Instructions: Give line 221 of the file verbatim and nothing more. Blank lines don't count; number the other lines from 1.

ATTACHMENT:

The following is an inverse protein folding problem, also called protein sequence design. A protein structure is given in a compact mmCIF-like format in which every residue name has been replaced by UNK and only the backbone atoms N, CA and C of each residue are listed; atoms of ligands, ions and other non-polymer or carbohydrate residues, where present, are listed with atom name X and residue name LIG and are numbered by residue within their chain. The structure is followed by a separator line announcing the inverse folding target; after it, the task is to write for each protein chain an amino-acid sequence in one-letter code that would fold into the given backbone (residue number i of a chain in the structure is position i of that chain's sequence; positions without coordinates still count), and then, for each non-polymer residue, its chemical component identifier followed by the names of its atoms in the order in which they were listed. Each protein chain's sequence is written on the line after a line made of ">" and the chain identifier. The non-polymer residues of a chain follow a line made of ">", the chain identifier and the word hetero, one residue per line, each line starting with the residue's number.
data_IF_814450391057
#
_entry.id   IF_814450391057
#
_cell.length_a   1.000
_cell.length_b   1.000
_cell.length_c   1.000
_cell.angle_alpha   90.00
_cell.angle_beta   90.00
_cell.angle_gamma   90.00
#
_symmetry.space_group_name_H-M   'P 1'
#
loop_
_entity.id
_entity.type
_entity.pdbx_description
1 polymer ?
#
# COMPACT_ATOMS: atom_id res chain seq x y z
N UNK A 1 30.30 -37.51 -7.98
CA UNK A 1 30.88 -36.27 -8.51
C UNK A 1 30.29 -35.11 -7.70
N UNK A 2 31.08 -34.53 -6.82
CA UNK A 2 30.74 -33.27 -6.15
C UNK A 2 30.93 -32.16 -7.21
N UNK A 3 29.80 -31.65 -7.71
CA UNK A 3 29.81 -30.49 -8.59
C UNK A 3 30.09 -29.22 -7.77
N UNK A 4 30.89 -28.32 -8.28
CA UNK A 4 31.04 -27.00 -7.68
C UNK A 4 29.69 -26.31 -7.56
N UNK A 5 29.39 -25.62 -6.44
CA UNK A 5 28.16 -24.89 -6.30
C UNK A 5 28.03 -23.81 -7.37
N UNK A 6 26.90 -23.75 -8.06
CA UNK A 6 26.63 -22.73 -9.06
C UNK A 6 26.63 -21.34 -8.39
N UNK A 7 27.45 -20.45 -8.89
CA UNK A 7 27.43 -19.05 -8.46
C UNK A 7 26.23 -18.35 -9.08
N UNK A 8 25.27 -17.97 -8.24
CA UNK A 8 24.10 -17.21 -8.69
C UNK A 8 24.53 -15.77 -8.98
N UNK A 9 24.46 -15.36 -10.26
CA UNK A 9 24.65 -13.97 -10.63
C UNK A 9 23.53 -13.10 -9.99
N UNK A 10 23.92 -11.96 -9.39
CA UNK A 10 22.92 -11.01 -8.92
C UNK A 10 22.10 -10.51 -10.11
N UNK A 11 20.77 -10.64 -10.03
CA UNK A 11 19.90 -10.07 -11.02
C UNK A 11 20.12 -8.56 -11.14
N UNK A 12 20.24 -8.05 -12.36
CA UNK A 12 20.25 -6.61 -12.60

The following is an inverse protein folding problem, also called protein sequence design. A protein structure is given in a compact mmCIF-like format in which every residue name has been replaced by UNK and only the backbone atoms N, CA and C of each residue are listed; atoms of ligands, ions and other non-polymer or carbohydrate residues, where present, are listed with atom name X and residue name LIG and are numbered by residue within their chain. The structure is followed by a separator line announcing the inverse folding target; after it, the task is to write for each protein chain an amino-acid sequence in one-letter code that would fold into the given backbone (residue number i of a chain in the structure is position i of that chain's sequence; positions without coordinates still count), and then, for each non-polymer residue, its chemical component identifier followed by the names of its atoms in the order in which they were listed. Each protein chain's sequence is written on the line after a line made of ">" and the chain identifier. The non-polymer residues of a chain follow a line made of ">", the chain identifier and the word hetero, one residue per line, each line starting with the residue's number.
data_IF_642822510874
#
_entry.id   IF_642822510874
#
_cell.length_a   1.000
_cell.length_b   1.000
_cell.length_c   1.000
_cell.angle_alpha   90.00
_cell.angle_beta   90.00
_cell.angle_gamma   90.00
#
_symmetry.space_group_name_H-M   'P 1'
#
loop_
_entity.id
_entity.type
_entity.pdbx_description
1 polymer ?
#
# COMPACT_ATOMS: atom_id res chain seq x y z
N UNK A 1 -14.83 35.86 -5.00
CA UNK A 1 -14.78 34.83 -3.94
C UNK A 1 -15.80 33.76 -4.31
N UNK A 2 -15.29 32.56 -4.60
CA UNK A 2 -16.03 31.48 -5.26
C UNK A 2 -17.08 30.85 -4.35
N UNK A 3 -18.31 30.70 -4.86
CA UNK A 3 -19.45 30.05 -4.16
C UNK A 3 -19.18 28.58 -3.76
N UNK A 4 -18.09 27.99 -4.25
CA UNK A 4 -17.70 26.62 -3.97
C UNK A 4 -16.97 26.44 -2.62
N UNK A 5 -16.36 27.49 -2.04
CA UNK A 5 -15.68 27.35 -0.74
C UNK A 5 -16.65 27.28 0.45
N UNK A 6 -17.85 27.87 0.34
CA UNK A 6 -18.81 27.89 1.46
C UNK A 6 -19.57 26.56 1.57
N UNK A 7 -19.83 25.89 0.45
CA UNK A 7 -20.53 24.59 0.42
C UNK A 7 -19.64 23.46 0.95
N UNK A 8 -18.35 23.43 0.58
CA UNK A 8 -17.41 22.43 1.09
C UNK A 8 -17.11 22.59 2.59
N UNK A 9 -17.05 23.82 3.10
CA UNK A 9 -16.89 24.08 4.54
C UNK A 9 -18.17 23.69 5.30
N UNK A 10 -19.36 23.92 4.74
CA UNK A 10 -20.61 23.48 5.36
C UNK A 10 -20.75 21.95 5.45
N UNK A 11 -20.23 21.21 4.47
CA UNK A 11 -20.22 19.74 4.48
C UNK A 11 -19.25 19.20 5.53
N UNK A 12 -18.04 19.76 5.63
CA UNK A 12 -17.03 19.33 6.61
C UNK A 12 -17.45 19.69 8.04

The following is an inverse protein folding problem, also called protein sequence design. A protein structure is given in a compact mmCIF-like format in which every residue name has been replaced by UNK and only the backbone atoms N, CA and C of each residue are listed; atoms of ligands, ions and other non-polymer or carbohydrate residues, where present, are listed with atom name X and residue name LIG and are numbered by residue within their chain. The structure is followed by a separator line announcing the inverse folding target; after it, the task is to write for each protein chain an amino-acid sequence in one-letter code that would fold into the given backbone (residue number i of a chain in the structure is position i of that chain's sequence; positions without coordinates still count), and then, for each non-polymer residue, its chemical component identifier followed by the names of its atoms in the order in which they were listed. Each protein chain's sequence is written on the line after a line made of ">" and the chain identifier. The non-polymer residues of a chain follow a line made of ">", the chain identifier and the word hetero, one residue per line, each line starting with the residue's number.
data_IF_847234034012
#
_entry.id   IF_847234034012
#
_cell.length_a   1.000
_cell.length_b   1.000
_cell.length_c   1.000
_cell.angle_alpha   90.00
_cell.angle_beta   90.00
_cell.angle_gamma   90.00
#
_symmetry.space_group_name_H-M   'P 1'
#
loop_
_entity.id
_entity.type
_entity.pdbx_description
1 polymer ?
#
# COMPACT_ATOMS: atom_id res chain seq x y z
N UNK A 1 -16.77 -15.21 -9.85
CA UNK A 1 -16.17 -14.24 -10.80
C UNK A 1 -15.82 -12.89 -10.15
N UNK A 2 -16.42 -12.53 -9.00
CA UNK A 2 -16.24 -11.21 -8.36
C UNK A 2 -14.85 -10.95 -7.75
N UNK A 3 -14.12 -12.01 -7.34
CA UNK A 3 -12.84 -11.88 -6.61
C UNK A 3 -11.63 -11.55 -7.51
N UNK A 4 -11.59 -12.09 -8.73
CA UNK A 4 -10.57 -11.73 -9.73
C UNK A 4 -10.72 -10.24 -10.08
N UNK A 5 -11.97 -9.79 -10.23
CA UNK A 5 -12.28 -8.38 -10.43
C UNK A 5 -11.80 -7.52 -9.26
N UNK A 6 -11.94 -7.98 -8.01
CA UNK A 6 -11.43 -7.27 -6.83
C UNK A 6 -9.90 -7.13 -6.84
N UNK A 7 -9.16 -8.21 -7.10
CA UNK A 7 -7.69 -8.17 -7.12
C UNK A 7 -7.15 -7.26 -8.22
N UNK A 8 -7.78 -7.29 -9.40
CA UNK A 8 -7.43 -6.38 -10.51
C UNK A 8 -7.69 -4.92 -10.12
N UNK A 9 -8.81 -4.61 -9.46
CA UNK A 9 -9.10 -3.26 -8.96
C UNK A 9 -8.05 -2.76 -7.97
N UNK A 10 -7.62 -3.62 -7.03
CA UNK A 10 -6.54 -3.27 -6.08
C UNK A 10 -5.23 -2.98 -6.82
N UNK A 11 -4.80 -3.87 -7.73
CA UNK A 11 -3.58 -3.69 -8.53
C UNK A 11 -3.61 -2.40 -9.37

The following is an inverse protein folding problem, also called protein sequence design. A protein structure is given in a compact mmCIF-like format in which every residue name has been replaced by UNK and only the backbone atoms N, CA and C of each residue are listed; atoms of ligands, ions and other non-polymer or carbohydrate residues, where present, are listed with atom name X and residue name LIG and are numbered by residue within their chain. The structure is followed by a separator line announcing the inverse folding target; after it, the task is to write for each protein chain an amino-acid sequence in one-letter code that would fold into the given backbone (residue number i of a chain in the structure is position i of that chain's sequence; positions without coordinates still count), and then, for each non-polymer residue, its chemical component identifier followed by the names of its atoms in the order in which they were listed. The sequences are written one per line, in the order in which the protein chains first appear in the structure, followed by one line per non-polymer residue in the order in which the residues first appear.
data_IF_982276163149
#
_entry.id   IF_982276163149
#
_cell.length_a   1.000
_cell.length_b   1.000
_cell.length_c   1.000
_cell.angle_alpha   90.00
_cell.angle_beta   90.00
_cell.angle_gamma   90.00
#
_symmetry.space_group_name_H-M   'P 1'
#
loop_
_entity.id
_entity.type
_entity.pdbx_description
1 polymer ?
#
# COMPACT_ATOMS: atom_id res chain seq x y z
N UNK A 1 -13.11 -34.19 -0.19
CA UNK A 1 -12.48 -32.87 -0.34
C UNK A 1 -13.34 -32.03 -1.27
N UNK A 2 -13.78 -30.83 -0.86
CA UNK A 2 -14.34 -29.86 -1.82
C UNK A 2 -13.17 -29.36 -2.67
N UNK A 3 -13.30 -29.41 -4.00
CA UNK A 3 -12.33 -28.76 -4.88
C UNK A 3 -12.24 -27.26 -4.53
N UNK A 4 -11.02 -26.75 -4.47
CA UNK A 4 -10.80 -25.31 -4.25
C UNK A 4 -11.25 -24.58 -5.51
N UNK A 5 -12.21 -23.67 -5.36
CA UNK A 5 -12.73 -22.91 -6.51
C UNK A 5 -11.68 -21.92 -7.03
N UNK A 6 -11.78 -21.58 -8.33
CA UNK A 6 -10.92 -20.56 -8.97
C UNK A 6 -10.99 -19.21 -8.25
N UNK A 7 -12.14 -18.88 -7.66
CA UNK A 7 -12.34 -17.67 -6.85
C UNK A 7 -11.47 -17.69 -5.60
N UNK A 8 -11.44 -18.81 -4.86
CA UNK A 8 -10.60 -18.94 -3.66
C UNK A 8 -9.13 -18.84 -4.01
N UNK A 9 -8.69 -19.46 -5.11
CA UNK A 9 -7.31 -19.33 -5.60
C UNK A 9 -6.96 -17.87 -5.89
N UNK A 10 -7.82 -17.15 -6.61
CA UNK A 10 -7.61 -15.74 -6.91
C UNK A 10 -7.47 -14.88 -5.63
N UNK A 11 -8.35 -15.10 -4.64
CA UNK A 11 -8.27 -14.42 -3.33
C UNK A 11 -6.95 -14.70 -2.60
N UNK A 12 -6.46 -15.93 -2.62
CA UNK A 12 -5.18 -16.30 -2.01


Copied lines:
C UNK A 11 -6.95 -14.70 -2.60